Holistic Divorce Counseling

Holistic Divorce Counseling Nicole S. Urdang, M.S., NCC, DHM. Free support, resources, and comfort for all life's issues and transitions.

Recording and Listening: The Healing Power of Your Own Voice November 23, 2016

 

 

One is one’s own refuge. Who else could be the refuge?
The Buddha

 

 

For years I have wanted to tape a recording of all the things I wish I could say to each and every one of you. Every compassionate, kind, gentle, patient, accepting, affirming, understanding, appreciative, and supportive thought to make you feel as good and right in yourself as you possibly can. I let this idea steep for years. Luckily, waiting was the right choice since I found something better to share with you.

 

In an interview on the Sounds True podcast between Tami Simon and Cheri Huber, Cheri raved about her process called Recording and Listening. You simply record yourself saying anything you think will help you. It could be gentle reminders of your resiliency, nurturing words of compassion and support, lists of things you are grateful for, meaningful quotes, or anything you wish were being said to you, or wish had been said to you as a child. Hearing yourself say these things out loud is far more powerful than anyone else saying them to you.

 

As I always like to experiment with new techniques before I suggest them, I downloaded a free app called Voice Recorder from Tap Media Ltd. It is so incredibly simple and intuitive to use I was recording in no time.

 

At first, this may seem awkward and you might not know what you want to say. Take a few slow, deep breaths into your heart and just see what comes up. As you continue to record things you want to hear you will get more comfortable with the process, even if you think you dislike the sound of your own voice. Be patient, it’s a new skill set.

 

Of course, half of this practice is actually listening to what you recorded. You can listen any time you want an emotional boost, a reminder of your resiliency, a connection to the part of you that helps you feel safe, or you crave some unconditional self-acceptance. It can also be very helpful to listen before you go to sleep as your defenses melt into unconsciousness and you can open up to really hearing every loving, supportive, emotionally generous thought you have for yourself.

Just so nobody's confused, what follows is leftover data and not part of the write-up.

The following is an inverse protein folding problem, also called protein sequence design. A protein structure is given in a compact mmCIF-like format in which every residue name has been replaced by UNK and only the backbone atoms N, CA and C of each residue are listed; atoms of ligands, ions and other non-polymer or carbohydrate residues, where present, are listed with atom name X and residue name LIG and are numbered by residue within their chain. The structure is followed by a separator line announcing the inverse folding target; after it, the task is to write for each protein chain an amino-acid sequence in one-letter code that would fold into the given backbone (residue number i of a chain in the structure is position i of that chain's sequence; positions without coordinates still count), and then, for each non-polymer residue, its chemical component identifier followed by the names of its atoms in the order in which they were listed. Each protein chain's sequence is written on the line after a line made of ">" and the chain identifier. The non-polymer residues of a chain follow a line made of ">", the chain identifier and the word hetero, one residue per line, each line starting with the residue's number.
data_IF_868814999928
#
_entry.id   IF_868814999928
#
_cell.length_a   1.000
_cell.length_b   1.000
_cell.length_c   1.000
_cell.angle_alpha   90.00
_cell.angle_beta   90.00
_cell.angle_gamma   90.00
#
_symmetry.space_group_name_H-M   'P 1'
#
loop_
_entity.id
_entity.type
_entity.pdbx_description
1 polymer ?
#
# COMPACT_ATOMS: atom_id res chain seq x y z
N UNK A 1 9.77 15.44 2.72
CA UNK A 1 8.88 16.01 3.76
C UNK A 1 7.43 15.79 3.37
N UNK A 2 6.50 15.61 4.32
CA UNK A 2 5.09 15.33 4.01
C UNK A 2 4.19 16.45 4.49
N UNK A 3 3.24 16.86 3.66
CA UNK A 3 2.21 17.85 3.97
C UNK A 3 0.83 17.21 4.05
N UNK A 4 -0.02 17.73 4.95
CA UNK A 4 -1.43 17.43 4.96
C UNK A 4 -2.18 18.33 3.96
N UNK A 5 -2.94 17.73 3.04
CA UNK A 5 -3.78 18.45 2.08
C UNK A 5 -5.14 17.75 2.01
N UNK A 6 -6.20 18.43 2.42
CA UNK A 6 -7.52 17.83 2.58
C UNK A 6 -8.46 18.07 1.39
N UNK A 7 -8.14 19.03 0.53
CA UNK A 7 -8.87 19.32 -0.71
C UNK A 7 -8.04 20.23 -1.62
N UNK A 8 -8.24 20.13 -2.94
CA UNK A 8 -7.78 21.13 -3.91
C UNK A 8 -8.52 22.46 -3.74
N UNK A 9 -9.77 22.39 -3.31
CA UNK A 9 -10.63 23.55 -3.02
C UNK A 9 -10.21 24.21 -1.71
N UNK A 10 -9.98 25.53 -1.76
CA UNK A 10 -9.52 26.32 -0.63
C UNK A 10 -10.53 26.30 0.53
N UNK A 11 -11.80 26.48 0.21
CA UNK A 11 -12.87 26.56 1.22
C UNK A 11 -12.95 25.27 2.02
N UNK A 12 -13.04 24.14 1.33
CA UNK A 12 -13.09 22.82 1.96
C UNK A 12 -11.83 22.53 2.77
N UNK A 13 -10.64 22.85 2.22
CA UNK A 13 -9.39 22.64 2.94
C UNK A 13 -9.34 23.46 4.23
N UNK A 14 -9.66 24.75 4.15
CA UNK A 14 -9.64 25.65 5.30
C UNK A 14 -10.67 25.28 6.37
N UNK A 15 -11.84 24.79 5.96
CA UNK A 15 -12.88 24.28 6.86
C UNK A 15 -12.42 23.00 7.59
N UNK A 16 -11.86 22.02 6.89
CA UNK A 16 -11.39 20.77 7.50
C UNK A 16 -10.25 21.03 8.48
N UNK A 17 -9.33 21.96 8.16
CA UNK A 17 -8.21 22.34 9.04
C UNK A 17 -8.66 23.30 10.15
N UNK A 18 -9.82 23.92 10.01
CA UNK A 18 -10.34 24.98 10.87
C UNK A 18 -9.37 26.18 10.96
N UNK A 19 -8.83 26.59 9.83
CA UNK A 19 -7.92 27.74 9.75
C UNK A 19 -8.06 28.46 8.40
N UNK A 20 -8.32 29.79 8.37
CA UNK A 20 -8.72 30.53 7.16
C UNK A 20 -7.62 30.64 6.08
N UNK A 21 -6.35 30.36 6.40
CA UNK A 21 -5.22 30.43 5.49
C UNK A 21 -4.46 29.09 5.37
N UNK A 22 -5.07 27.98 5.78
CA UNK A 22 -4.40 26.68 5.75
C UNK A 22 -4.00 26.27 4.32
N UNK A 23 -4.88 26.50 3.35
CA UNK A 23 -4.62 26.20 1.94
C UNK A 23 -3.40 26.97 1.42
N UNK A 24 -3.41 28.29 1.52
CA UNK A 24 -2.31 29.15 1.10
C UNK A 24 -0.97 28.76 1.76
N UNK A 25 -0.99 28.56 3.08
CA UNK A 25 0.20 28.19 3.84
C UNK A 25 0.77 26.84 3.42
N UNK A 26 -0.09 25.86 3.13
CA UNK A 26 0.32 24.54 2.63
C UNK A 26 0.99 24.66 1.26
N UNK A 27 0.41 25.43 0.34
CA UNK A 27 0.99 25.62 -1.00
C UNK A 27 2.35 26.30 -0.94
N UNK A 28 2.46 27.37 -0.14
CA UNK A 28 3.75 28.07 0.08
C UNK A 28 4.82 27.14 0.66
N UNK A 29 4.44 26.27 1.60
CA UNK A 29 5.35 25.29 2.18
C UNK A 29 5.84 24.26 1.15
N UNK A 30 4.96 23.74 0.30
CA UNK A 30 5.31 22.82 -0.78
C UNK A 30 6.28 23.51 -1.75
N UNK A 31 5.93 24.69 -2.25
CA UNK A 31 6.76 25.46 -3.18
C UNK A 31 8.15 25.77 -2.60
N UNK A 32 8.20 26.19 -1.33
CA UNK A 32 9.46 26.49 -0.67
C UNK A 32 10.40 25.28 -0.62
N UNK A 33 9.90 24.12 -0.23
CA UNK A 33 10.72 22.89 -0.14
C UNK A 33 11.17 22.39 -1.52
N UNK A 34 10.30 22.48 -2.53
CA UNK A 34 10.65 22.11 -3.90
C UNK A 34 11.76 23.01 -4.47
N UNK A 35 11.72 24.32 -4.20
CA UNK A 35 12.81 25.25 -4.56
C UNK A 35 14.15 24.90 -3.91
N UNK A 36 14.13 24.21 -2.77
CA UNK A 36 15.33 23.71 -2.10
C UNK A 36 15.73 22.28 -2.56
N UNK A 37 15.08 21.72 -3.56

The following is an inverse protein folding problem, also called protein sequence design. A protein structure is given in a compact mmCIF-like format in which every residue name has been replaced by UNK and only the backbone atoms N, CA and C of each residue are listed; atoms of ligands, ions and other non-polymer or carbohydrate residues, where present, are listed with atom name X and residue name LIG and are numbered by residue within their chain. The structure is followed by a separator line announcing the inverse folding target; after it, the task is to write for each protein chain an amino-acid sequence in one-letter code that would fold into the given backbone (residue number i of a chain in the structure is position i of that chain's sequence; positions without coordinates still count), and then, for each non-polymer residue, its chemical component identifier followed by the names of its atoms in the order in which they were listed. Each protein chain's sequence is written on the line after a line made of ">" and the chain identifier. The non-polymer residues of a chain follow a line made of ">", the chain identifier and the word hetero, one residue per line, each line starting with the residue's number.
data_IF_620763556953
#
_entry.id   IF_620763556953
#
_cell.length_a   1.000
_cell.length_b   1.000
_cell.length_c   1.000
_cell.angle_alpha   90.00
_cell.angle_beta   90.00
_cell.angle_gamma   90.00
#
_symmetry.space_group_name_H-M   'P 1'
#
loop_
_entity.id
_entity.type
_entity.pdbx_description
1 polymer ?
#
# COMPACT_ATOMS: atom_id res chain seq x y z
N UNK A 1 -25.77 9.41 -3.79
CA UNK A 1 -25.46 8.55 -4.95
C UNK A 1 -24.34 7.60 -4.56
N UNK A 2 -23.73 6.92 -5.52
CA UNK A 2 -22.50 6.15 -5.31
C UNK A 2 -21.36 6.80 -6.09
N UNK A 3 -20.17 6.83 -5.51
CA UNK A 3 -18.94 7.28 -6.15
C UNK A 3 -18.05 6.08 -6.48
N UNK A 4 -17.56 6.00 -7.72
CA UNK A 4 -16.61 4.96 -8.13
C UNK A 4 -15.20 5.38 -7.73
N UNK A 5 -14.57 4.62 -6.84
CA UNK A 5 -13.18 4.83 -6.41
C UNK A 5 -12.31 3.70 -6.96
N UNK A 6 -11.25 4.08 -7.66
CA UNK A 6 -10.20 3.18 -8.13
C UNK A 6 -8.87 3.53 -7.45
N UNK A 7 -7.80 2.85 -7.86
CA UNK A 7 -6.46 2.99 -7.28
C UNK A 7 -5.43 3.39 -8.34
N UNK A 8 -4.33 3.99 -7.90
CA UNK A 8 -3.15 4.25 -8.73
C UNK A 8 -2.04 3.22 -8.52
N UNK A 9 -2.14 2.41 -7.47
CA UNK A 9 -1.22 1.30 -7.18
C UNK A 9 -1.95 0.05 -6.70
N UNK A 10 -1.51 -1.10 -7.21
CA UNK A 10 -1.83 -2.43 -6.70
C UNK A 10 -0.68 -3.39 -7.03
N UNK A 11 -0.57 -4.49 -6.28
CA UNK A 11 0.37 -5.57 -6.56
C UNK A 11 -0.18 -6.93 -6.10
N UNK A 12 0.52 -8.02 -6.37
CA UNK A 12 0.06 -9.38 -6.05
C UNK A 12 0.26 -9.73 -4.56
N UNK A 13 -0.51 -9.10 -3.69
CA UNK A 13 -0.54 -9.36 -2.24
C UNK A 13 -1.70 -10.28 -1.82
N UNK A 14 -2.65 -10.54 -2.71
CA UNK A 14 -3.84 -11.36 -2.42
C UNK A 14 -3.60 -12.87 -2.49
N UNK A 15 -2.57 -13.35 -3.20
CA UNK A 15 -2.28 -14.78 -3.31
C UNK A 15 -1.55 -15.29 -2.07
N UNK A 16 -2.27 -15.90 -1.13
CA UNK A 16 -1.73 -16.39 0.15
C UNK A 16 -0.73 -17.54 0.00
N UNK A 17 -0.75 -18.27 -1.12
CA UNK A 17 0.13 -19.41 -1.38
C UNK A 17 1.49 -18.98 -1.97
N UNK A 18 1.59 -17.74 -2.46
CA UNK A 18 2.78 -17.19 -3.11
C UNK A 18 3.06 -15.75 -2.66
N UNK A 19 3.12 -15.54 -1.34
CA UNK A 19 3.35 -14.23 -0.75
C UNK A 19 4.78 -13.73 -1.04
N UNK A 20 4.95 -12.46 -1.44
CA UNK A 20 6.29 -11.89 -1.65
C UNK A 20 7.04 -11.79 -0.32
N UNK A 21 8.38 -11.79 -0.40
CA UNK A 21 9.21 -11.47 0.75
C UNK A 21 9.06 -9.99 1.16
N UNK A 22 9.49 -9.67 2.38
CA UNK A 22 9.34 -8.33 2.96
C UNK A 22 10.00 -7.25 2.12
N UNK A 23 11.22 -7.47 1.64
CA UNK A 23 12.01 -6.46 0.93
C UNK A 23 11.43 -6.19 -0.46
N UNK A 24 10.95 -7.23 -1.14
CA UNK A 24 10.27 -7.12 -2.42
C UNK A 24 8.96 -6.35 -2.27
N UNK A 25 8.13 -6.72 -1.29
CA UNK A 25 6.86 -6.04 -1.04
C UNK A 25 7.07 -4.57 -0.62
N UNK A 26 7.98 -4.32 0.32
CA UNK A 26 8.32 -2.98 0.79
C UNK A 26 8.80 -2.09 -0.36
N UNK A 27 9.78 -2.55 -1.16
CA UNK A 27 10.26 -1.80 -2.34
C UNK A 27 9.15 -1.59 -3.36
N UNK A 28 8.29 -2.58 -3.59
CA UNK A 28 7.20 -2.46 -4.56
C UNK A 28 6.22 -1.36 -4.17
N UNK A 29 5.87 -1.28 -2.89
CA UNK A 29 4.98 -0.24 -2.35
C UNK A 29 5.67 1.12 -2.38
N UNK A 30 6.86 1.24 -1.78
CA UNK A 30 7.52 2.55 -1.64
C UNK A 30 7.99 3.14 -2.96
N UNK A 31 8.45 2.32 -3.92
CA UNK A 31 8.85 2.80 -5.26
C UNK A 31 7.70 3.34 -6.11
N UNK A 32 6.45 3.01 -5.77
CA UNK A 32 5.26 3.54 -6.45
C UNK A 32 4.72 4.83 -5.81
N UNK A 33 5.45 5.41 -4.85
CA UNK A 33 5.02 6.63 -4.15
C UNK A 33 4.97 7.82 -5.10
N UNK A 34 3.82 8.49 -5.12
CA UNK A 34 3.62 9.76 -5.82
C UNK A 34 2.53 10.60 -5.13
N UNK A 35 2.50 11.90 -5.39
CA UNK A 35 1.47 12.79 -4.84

To jump start this practice just go to one of the following chapters on this site and record whatever parts of it you find most helpful:

 

Affirmations for self-empowerment and emotional freedom

 

Quotes to life by

 

Litany of love

 

Poems

 

Manifesto for emotional self care

 

Manifesto II: How to write yours

 

It’s OK Sweetheart

 

 

Linda Graham, MFT, has a beautiful protocol that allows you to create a resource called The Compassionate Friend in your mind. This friend imagery can be reinforced through an audible recording that feels supportive, safe and loving.

 

Here are her slightly modified instructions:

 

Picture someone older, wiser, truly loving, kind, and nurturing. This may be a real or imaginary person. They care about you deeply.

 

Imagine what they look like and how it feels to be with them.

 

Imagine how you greet them. Do you hug, shake hands, bow, or something else?

 

Imagine how you will talk with them: sitting, walking in a park, across from them, next to them, etc.

 

Imagine talking with your compassionate friend about something that’s worrying, bothering, or distressing you. What you will say and how they will respond with gentleness, interest, respect, curiosity and compassion. They may hold or hug you, or not.
You notice what it feels like to be listened to, understood, and truly heard

 

Imagine what you would like to hear from your compassionate friend have him or her say those words.

 

Imagine taking in those words and feeling soothed, comforted, calmed, and safe.

 

Notice what this whole experience had felt like to you.

 

When it’s time to say goodbye to your compassionate friend notice how you do that.

 

You have created a resource in your own mind that you can call up anytime you want extra support.

 

 

Kristin Neff’s Self Compassion Break:

 

Put your hand on your heart. This activates the release of oxytocin and makes you feel safer, and say the following to yourself:

 

This is what’s happening. A moment of suffering, anger, sadness, physical pain, loneliness, anxiety, or grief.

 

Everybody experiences these feelings.

 

May I be kind to myself in this moment. May I accept myself in this moment exactly as it is. May I give myself all the compassion I need. (Keep repeating these phrases until you feel your emotional equilibrium returning, and your contraction begins to open up and feel spacious.)

 

 

Another practice from Linda Graham you can record and listen to until it becomes automatic:

 

May I be kind to myself in this moment.

May I be kind to myself in any moment.

May I be kind to myself in every moment.

 

 

Last but not least, when you’re feeling upset ask yourself: “What would I wish someone would say to me right now?” Record those caring, kind, patient, gentle, supportive, understanding words and listen to them as often as you can. They are incredibly grounding, and give you a new perspective when you are drowning in negative or scary thoughts.

 

 

 

Copyright Nicole S. Urdang

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